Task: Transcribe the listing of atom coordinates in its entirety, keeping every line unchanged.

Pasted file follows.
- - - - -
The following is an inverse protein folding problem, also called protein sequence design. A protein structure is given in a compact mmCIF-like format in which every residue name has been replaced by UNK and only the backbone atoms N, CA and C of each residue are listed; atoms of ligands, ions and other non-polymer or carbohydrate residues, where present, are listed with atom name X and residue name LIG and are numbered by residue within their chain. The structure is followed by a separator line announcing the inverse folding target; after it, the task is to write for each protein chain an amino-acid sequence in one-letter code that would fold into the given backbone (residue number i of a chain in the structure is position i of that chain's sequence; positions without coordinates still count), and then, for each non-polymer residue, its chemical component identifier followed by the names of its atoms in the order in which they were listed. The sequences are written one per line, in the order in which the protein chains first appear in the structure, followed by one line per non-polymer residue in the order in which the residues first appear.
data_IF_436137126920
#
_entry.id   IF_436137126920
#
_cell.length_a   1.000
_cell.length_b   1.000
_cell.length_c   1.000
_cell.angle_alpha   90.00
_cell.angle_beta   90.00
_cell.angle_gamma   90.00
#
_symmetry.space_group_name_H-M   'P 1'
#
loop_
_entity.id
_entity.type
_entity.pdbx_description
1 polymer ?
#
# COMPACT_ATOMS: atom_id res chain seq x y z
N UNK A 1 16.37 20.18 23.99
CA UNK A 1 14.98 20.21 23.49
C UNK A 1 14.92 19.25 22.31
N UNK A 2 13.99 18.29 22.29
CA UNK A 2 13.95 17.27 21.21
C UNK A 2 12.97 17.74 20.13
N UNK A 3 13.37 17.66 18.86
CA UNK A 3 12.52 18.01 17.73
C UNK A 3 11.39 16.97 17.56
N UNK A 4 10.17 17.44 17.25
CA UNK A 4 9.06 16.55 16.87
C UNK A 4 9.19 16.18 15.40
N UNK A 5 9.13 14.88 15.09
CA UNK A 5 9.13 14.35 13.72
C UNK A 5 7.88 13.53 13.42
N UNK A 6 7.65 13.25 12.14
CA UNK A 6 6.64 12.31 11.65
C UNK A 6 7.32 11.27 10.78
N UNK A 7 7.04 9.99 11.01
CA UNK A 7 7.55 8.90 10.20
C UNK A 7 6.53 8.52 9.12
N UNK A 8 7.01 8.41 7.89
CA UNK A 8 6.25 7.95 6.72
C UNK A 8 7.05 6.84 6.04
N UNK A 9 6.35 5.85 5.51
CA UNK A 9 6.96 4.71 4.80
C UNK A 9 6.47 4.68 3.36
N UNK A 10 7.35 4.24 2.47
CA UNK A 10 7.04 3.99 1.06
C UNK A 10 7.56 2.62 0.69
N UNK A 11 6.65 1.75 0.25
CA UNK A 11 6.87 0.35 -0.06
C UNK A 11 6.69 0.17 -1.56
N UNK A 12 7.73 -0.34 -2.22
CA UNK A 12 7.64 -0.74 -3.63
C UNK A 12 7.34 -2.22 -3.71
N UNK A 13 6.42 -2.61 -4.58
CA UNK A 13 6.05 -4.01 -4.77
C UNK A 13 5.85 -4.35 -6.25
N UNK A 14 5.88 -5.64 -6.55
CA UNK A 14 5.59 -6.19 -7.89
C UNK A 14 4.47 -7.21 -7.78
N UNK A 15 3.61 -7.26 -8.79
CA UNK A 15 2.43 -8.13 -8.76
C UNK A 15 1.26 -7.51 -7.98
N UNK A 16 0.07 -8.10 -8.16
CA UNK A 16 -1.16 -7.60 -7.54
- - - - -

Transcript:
The following is an inverse protein folding problem, also called protein sequence design. A protein structure is given in a compact mmCIF-like format in which every residue name has been replaced by UNK and only the backbone atoms N, CA and C of each residue are listed; atoms of ligands, ions and other non-polymer or carbohydrate residues, where present, are listed with atom name X and residue name LIG and are numbered by residue within their chain. The structure is followed by a separator line announcing the inverse folding target; after it, the task is to write for each protein chain an amino-acid sequence in one-letter code that would fold into the given backbone (residue number i of a chain in the structure is position i of that chain's sequence; positions without coordinates still count), and then, for each non-polymer residue, its chemical component identifier followed by the names of its atoms in the order in which they were listed. The sequences are written one per line, in the order in which the protein chains first appear in the structure, followed by one line per non-polymer residue in the order in which the residues first appear.
data_IF_436137126920
#
_entry.id   IF_436137126920
#
_cell.length_a   1.000
_cell.length_b   1.000
_cell.length_c   1.000
_cell.angle_alpha   90.00
_cell.angle_beta   90.00
_cell.angle_gamma   90.00
#
_symmetry.space_group_name_H-M   'P 1'
#
loop_
_entity.id
_entity.type
_entity.pdbx_description
1 polymer ?
#
# COMPACT_ATOMS: atom_id res chain seq x y z
N UNK A 1 16.37 20.18 23.99
CA UNK A 1 14.98 20.21 23.49
C UNK A 1 14.92 19.25 22.31
N UNK A 2 13.99 18.29 22.29
CA UNK A 2 13.95 17.27 21.21
C UNK A 2 12.97 17.74 20.13
N UNK A 3 13.37 17.66 18.86
CA UNK A 3 12.52 18.01 17.73
C UNK A 3 11.39 16.97 17.56
N UNK A 4 10.17 17.44 17.25
CA UNK A 4 9.06 16.55 16.87
C UNK A 4 9.19 16.18 15.40
N UNK A 5 9.13 14.88 15.09
CA UNK A 5 9.13 14.35 13.72
C UNK A 5 7.88 13.53 13.42
N UNK A 6 7.65 13.25 12.14
CA UNK A 6 6.64 12.31 11.65
C UNK A 6 7.32 11.27 10.78
N UNK A 7 7.04 9.99 11.01
CA UNK A 7 7.55 8.90 10.20
C UNK A 7 6.53 8.52 9.12
N UNK A 8 7.01 8.41 7.89
CA UNK A 8 6.25 7.95 6.72
C UNK A 8 7.05 6.84 6.04
N UNK A 9 6.35 5.85 5.51
CA UNK A 9 6.96 4.71 4.80
C UNK A 9 6.47 4.68 3.36
N UNK A 10 7.35 4.24 2.47
CA UNK A 10 7.04 3.99 1.06
C UNK A 10 7.56 2.62 0.69
N UNK A 11 6.65 1.75 0.25
CA UNK A 11 6.87 0.35 -0.06
C UNK A 11 6.69 0.17 -1.56
N UNK A 12 7.73 -0.34 -2.22
CA UNK A 12 7.64 -0.74 -3.63
C UNK A 12 7.34 -2.22 -3.71
N UNK A 13 6.42 -2.61 -4.58
CA UNK A 13 6.05 -4.01 -4.77
C UNK A 13 5.85 -4.35 -6.25
N UNK A 14 5.88 -5.64 -6.55
CA UNK A 14 5.59 -6.19 -7.89
C UNK A 14 4.47 -7.21 -7.78
N UNK A 15 3.61 -7.26 -8.79
CA UNK A 15 2.43 -8.13 -8.76
C UNK A 15 1.26 -7.51 -7.98
N UNK A 16 0.07 -8.10 -8.16
CA UNK A 16 -1.16 -7.60 -7.54